2013 Aline Van Bever (University of Leuven, Belgium), The Fiduciary Nature of the Employment Relationship
2012 Diego Marcelo Ledesma Iturbide (Buenos Aires University, Argentina), Una propuesta para la reformulación de la conceptualización tradicional de la relación de trabajo a partir del relevamiento de su especificidad jurídica
Special Commendation: Apoorva Sharma (NationalLawUniversity, Delhi, India), Towards an Effective Definition of Forced Labor
2011 Beryl Ter Haar (Universiteit Leiden, the Netherlands), Attila Kun (Károli Gáspár University, Hungary) & Manuel Antonio Garcia-Muñoz Alhambra (University of Castilla-La Mancha, Spain), Soft On The Inside; Hard For the Outside.An Analysis of the Legal Nature of New Forms of International Labour Law
Special Commendation: Mimi Zou (OxfordUniversity, Great Britain), Labour Relations With “Chinese Characteristics”? Chinese Labour Law at an Historic Crossroad
2010 Virginie Yanpelda, (Université de Douala, Cameroun), Travail décent et diversité des rapports de travail
Special Commendation:Marco Peruzzi (University of Verona, Italy), Autonomy in the European social dialogue
Association’s Award Prior to Naming as Marco Biagi Award
2009 Orsola Razzolini (Bocconi University, Italy), The Need to Go Beyond the Contract: “Economic” and “Bureaucratic” Dependence in Personal Work Relations
The AP is reporting that President Obama will announce on Tuesday two new executive orders. One will ban federal contractors from maintaining pay secrecy rules. The other will require federal contractors to mantain records on compensation based on race and sex and provide them to the government.
As many readers know (and I swear I told the reporter this), the NLRA already bans pay secrecy rules. An executive order will obviously help as it's enforcement is different and much more likely to prevent these rules earlier. But I think the bigger change is the compensation data rule. Just requiring employers to record that data could have a positive impact if it leads them to better recognize pay disparities and inquire whether they are justified by legitimate reasons. And I'm sure that there are many labor economists, among others, who would love to get their hands on this type of data after a few years.
Hat Tip: Patrick Kavanagh
Friday, April 4, 2014
Attention: Law Professors and Law Students—Midnight (EDT) on May 15, 2014, is the deadline for submitting articles for the Annual Law Student Writing Competition sponsored by the American Bar Association Section of Labor and Employment Law and the College of Labor and Employment Lawyers. The competition offers monetary prizes and publication for the first-place winning article in the ABA Journal of Labor & Employment Law. Full competition rules are available at:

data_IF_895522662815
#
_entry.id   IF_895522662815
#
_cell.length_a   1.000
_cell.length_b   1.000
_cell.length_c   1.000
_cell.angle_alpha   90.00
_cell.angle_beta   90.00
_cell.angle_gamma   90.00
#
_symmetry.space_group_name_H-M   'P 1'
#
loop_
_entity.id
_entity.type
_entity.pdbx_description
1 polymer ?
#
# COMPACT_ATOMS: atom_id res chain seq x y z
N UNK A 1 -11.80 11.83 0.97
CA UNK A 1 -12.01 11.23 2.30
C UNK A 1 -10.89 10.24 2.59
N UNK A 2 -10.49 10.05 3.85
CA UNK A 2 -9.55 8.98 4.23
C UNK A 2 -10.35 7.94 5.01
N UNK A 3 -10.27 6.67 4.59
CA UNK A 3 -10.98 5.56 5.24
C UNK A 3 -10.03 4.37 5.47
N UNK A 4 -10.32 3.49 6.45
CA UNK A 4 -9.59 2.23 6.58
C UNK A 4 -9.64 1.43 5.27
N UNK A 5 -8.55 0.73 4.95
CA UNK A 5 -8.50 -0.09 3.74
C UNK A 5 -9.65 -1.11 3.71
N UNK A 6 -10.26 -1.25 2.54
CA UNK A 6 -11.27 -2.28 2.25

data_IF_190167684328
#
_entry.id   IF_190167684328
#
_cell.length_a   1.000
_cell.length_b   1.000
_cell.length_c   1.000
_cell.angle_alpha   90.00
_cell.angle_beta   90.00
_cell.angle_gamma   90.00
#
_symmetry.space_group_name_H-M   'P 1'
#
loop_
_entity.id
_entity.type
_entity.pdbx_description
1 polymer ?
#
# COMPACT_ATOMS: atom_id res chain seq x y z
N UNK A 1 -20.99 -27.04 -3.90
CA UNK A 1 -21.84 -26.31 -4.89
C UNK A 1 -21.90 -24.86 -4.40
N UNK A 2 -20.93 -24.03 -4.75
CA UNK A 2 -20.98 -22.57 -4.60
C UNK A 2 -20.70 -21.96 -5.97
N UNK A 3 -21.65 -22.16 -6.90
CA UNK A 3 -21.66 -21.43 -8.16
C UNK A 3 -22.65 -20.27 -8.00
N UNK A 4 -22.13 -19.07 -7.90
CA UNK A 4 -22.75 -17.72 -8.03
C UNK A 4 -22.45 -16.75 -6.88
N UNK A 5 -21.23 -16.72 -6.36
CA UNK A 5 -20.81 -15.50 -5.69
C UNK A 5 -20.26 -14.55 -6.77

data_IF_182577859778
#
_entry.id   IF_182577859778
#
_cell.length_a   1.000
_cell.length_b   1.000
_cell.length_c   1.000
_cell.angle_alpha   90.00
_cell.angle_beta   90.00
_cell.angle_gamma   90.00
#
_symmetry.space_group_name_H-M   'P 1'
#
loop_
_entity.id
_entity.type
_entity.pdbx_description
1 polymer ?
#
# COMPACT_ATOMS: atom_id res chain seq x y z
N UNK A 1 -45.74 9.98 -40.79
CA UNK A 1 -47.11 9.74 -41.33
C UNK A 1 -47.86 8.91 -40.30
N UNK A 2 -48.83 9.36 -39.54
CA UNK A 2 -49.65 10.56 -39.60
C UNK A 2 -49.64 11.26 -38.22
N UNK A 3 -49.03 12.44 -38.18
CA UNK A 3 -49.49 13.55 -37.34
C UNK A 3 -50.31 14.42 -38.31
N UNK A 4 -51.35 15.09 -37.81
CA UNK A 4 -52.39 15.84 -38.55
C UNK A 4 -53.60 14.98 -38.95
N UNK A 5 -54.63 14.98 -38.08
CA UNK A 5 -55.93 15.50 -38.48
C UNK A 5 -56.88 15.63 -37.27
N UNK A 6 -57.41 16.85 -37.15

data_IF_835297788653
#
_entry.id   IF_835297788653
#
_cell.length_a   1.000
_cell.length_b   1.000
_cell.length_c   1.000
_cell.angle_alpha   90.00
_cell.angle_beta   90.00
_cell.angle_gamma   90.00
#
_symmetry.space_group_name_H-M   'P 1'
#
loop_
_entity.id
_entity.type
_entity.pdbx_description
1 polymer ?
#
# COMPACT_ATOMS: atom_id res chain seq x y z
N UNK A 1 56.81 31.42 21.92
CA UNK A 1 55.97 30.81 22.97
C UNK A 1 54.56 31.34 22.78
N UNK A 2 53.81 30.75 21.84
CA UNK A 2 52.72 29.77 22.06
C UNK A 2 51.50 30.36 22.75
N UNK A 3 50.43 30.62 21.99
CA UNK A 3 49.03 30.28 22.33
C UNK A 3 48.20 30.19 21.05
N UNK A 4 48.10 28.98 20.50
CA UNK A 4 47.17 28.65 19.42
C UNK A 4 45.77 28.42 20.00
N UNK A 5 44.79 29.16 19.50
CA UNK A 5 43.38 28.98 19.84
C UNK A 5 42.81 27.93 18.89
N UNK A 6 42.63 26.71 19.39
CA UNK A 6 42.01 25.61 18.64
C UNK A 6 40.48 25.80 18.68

In addition to publication for the first place winner, note the monetary prizes: $1500 for first place, $1000 for second place, and $500 for third. Encourage your students to take advantage of this great opportunity!
Workplace Blog prepares an annual report of workplace law professors comings, goings, etc., which will appear on the on the Blog in the next few weeks.
If you have any news you want to share for the upcoming academic year, please send to me at firstname.lastname@example.org. We're interested in
- entry-level appointments
- permanent lateral moves
- appointments to administrative positions
- tenure and/or promotion
- retirements, and deaths.
Thanks in advance for helping to keep the virtual labor and employment law professor community strong, engaged, and active!
Thursday, April 3, 2014
Wednesday, April 2, 2014
As promised, I am returning to the RICO wage depression cases to examine proximate cause. Recall that these cases involve a class of legal, unskilled employees alleging that their wages were depressed due to an employer’s pattern of making false attestations on immigration documents, such as I-9s, as part of a scheme to hire illegal workers and keep labor costs down. Such false attestations violate 18 U.S.C. § 1546, and violations of that statute were added to the definition of predicate “racketeering activity” by a 1996 amendment to RICO. The Fourth and Eleventh Circuits, in Walters v. McMahen and Simpson v. Sanderson Farms, respectively, affirmed the dismissal of RICO wage depression claims due to the failure to plausibly plead that the employer’s false attestations proximately caused plaintiffs’ damages. The Eleventh Circuit also found a failure to plausibly plead injury, as discussed here.